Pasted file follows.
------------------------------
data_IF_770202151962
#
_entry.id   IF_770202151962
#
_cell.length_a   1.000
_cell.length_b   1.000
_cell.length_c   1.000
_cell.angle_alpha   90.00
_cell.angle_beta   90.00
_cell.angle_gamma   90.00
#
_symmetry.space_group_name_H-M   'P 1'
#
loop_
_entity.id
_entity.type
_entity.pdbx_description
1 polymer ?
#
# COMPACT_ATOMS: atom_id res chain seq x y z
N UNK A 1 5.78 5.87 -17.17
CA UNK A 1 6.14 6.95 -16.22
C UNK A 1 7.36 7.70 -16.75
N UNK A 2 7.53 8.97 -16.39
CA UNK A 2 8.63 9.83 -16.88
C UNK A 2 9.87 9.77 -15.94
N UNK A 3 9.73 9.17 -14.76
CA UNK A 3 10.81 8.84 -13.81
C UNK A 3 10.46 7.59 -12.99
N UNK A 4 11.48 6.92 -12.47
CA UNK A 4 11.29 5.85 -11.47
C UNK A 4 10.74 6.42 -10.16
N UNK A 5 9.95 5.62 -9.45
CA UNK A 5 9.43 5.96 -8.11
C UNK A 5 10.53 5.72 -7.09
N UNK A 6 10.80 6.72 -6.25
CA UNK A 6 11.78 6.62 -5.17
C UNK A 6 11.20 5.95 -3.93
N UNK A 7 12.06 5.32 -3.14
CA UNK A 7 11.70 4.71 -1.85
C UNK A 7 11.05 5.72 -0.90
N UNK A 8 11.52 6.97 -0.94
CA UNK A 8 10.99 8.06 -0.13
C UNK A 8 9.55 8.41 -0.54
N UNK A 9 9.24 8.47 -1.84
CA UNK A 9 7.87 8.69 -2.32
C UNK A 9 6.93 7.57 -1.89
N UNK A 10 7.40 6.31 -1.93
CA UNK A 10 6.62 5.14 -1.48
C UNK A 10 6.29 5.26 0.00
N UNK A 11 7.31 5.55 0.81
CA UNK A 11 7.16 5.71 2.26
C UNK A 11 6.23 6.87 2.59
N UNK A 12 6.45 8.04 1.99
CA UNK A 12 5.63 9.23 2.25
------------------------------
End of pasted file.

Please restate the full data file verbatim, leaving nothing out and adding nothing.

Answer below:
data_IF_770202151962
#
_entry.id   IF_770202151962
#
_cell.length_a   1.000
_cell.length_b   1.000
_cell.length_c   1.000
_cell.angle_alpha   90.00
_cell.angle_beta   90.00
_cell.angle_gamma   90.00
#
_symmetry.space_group_name_H-M   'P 1'
#
loop_
_entity.id
_entity.type
_entity.pdbx_description
1 polymer ?
#
# COMPACT_ATOMS: atom_id res chain seq x y z
N UNK A 1 5.78 5.87 -17.17
CA UNK A 1 6.14 6.95 -16.22
C UNK A 1 7.36 7.70 -16.75
N UNK A 2 7.53 8.97 -16.39
CA UNK A 2 8.63 9.83 -16.88
C UNK A 2 9.87 9.77 -15.94
N UNK A 3 9.73 9.17 -14.76
CA UNK A 3 10.81 8.84 -13.81
C UNK A 3 10.46 7.59 -12.99
N UNK A 4 11.48 6.92 -12.47
CA UNK A 4 11.29 5.85 -11.47
C UNK A 4 10.74 6.42 -10.16
N UNK A 5 9.95 5.62 -9.45
CA UNK A 5 9.43 5.96 -8.11
C UNK A 5 10.53 5.72 -7.09
N UNK A 6 10.80 6.72 -6.25
CA UNK A 6 11.78 6.62 -5.17
C UNK A 6 11.20 5.95 -3.93
N UNK A 7 12.06 5.32 -3.14
CA UNK A 7 11.70 4.71 -1.85
C UNK A 7 11.05 5.72 -0.90
N UNK A 8 11.52 6.97 -0.94
CA UNK A 8 10.99 8.06 -0.13
C UNK A 8 9.55 8.41 -0.54
N UNK A 9 9.24 8.47 -1.84
CA UNK A 9 7.87 8.69 -2.32
C UNK A 9 6.93 7.57 -1.89
N UNK A 10 7.40 6.31 -1.93
CA UNK A 10 6.62 5.14 -1.48
C UNK A 10 6.29 5.26 0.00
N UNK A 11 7.31 5.55 0.81
CA UNK A 11 7.16 5.71 2.26
C UNK A 11 6.23 6.87 2.59
N UNK A 12 6.45 8.04 1.99
CA UNK A 12 5.63 9.23 2.25